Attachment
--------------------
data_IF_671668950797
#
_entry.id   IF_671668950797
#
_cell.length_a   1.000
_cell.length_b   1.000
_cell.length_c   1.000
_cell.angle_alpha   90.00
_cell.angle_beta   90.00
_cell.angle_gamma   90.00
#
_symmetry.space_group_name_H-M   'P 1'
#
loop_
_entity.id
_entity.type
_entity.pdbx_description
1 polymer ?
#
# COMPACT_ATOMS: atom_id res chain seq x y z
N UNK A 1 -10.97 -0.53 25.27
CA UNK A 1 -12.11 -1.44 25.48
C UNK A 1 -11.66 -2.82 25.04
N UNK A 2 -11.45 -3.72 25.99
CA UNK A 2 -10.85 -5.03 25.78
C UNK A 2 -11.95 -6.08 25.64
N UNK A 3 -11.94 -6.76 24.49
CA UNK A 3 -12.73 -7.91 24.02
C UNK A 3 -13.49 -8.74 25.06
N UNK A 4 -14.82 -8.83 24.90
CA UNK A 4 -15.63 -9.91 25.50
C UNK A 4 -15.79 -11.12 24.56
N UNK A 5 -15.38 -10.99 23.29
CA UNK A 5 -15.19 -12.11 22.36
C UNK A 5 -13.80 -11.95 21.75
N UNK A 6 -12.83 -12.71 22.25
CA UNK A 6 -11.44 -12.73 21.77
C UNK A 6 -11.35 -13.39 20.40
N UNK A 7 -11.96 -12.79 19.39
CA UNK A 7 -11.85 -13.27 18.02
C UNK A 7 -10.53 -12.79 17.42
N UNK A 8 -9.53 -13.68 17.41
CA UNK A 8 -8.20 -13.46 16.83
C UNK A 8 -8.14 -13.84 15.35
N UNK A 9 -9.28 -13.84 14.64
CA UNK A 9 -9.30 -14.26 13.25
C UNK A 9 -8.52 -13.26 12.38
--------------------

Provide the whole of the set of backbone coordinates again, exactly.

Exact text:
data_IF_671668950797
#
_entry.id   IF_671668950797
#
_cell.length_a   1.000
_cell.length_b   1.000
_cell.length_c   1.000
_cell.angle_alpha   90.00
_cell.angle_beta   90.00
_cell.angle_gamma   90.00
#
_symmetry.space_group_name_H-M   'P 1'
#
loop_
_entity.id
_entity.type
_entity.pdbx_description
1 polymer ?
#
# COMPACT_ATOMS: atom_id res chain seq x y z
N UNK A 1 -10.97 -0.53 25.27
CA UNK A 1 -12.11 -1.44 25.48
C UNK A 1 -11.66 -2.82 25.04
N UNK A 2 -11.45 -3.72 25.99
CA UNK A 2 -10.85 -5.03 25.78
C UNK A 2 -11.95 -6.08 25.64
N UNK A 3 -11.94 -6.76 24.49
CA UNK A 3 -12.73 -7.91 24.02
C UNK A 3 -13.49 -8.74 25.06
N UNK A 4 -14.82 -8.83 24.90
CA UNK A 4 -15.63 -9.91 25.50
C UNK A 4 -15.79 -11.12 24.56
N UNK A 5 -15.38 -10.99 23.29
CA UNK A 5 -15.19 -12.11 22.36
C UNK A 5 -13.80 -11.95 21.75
N UNK A 6 -12.83 -12.71 22.25
CA UNK A 6 -11.44 -12.73 21.77
C UNK A 6 -11.35 -13.39 20.40
N UNK A 7 -11.96 -12.79 19.39
CA UNK A 7 -11.85 -13.27 18.02
C UNK A 7 -10.53 -12.79 17.42
N UNK A 8 -9.53 -13.68 17.41
CA UNK A 8 -8.20 -13.46 16.83
C UNK A 8 -8.14 -13.84 15.35
N UNK A 9 -9.28 -13.84 14.64
CA UNK A 9 -9.30 -14.26 13.25
C UNK A 9 -8.52 -13.26 12.38